The same might be argued when it comes to salt and Judaism. Many of you probably think of two associations between salt and our traditions- the salt water we use at our Passover seders to remember the tears of slavery, and the pillar of salt that Lot’s wife was turned into during the destruction of Sodom back in Genesis.

Both of those are, for lack of a better term, not awesome associations.

But the covenant of salt that we see in Korach this week? Well, that’s actually quite awesome.

Three times in the Tanakh we hear about covenants of salt. First in Leviticus, when referring to sacrificial offerings, second here in Korach, and for a third time in II Chronicles, when God is described as giving the kingship of Israel to David and his descendants forever “by a covenant of salt.”

Why are these moments of importance marked by covenants of salt? There are a few answers to this question, including those which allude to the Hebrew words for “bread” (lechem) and “salt” (melach) sharing the same three letters, but my favorite answer (obviously) relates to food. How? Because salt is a preservative that keeps food from going rotten or spoiling. Salt, in a word, preserves, and Judaism and our traditions I would allege are remarkably well-preserved.

So as you prepare for summer and good times, and a break from the rigors of school and activities, remember to add a little salt to your Judaism between now and September. I think we’d all agree that it is something worth preserving for another few thousand years.

Have a restful Shabbat and a wonderful summer.

Dan Brosgol, Director of Prozdor

D’var Torah: David Bernat (Bamidbar)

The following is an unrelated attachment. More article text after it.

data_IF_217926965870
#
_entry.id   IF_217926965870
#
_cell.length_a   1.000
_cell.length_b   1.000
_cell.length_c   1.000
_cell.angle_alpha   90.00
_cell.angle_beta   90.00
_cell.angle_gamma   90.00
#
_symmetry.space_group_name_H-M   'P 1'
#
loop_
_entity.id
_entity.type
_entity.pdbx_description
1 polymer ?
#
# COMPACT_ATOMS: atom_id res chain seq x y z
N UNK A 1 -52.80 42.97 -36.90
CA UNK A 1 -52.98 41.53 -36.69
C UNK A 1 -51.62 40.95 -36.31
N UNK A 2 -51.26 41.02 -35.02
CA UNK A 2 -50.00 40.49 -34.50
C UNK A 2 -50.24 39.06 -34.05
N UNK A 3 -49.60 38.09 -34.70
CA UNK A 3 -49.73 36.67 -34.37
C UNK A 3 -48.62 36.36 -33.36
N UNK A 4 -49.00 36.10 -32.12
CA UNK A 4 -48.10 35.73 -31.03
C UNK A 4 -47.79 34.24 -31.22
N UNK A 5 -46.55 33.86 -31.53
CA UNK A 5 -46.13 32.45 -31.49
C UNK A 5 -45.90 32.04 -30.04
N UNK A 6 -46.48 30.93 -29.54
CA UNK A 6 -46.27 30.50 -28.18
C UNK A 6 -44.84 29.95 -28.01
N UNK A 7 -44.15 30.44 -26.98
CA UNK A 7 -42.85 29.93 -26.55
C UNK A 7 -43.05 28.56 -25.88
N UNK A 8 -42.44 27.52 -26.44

Parashat Bemidbar (Numbers 1:1 – 4:20) lays out “marching orders” for the Israelites on their desert trek to the Promised Land. The nation is arrayed, by tribe, surrounding the Mishkan, the holy Tabernacle building.  The Mishkan is the people’s spiritual and moral center of gravity, housing the Aron (Ark), the Two Tablets, and the very presence of God. However, the same communal arrangement also serves, sadly, to marginalize Israelite women.  The tribal census (Numbers 1:2) only counts the men, relegating females to secondary status, a condition less than palatable to those of us committed to egalitarian principles.   Fast forward through the centuries, when the mobile Mishkan gave way to the 1st and 2nd Temples in Jerusalem as the sacred centers of Judaism, until all traces of those structures were nearly obliterated by Roman, Christian, and Muslim conquerors. Still, one small corner of the Temple complex, its Western Wall, the Kotel, endures as a place of pilgrimage and as a potent symbol of Jewish history and identity.  At sundown on Tuesday, May 23rd, Iyar 28, we celebrate Yom Yerushalayim, now 50 years since Jerusalem was liberated during the Six Day War. Emblematic of that liberation was the moment Israeli forces stood before the Kotel, after so many years of denied access. However, to my mind, the triumph is slightly muted so long as the Israeli Government, and the Rabbanut, can use the Kotel to keep women on the periphery. Torah Scrolls are not allowed in the Ezrat Nashim, Women of the Wall, and their supporters, are harassed, and the authorities seem to be reneging on, or delaying, the promise of a fully egalitarian section at the southern edge of the plaza.  Isaiah proclaimed that God’s House should be “a House of Prayer for all peoples (Isaiah 56:7).”  Yet, the imperative is unrealized.  I urge us to mark Yom Yerushalayim as a moment of collective strength and resilience, hope and optimism.  At the same time, let us endeavor to fulfill the prophetic aspiration for a spiritual center and sacred space that is inclusive and welcoming for the entire community.